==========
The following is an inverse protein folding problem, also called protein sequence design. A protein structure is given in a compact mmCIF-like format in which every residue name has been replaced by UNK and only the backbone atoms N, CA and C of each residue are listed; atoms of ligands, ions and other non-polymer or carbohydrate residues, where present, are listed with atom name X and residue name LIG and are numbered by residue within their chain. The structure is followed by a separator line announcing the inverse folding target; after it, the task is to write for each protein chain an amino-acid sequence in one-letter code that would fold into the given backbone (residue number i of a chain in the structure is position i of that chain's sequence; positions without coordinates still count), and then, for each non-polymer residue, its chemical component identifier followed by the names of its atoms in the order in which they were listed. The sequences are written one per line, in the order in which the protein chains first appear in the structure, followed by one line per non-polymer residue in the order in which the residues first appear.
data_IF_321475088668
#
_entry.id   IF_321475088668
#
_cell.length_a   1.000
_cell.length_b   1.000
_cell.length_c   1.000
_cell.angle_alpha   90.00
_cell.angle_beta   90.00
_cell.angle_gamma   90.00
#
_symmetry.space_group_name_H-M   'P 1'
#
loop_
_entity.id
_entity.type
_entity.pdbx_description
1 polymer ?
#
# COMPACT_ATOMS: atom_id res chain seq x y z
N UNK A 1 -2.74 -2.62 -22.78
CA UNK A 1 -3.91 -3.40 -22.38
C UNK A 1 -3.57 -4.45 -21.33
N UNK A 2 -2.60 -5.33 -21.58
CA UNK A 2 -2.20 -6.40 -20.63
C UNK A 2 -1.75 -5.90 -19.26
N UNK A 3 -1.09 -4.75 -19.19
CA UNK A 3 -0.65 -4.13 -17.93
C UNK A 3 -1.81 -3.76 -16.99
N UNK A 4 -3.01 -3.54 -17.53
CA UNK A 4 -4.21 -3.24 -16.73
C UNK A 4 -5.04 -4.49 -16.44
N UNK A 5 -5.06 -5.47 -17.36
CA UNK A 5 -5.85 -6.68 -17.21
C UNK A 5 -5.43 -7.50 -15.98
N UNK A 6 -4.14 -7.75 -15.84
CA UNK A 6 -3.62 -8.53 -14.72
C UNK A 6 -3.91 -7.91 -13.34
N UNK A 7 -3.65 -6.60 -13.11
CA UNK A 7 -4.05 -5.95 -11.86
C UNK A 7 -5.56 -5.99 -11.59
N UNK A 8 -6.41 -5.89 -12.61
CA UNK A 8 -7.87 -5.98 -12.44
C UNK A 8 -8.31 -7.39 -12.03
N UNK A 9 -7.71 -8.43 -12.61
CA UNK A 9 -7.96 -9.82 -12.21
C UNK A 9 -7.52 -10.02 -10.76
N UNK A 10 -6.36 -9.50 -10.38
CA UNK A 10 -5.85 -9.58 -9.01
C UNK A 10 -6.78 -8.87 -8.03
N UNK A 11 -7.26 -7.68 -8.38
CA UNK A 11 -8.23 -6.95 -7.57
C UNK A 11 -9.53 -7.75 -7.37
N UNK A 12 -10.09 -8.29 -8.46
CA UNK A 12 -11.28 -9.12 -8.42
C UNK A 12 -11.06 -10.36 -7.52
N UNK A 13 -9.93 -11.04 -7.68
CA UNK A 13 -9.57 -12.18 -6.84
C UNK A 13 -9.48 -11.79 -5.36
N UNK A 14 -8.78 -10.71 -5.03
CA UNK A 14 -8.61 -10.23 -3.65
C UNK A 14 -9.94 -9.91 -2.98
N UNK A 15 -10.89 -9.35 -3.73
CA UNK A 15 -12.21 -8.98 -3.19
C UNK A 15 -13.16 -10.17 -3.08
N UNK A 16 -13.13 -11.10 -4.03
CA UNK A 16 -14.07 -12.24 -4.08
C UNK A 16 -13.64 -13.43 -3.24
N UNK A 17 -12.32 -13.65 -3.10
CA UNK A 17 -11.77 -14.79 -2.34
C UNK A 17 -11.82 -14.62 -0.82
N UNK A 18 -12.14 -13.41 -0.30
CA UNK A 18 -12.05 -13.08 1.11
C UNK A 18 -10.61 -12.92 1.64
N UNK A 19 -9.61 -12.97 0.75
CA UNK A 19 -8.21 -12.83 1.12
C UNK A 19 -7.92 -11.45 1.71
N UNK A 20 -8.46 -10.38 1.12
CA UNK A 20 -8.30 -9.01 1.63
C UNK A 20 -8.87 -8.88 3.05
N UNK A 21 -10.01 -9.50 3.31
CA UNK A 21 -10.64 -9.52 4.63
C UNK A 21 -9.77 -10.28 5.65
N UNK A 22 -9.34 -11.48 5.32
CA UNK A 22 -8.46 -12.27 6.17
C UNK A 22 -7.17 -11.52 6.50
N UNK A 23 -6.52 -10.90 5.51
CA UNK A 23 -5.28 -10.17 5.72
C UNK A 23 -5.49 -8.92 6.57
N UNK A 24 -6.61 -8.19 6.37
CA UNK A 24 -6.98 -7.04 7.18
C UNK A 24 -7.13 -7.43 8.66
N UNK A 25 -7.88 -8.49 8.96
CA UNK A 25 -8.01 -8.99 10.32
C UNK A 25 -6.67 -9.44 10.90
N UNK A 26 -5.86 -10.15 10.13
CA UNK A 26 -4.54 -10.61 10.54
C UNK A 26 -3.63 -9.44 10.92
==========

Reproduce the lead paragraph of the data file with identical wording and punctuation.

The following is an inverse protein folding problem, also called protein sequence design. A protein structure is given in a compact mmCIF-like format in which every residue name has been replaced by UNK and only the backbone atoms N, CA and C of each residue are listed; atoms of ligands, ions and other non-polymer or carbohydrate residues, where present, are listed with atom name X and residue name LIG and are numbered by residue within their chain. The structure is followed by a separator line announcing the inverse folding target; after it, the task is to write for each protein chain an amino-acid sequence in one-letter code that would fold into the given backbone (residue number i of a chain in the structure is position i of that chain's sequence; positions without coordinates still count), and then, for each non-polymer residue, its chemical component identifier followed by the names of its atoms in the order in which they were listed. The sequences are written one per line, in the order in which the protein chains first appear in the structure, followed by one line per non-polymer residue in the order in which the residues first appear.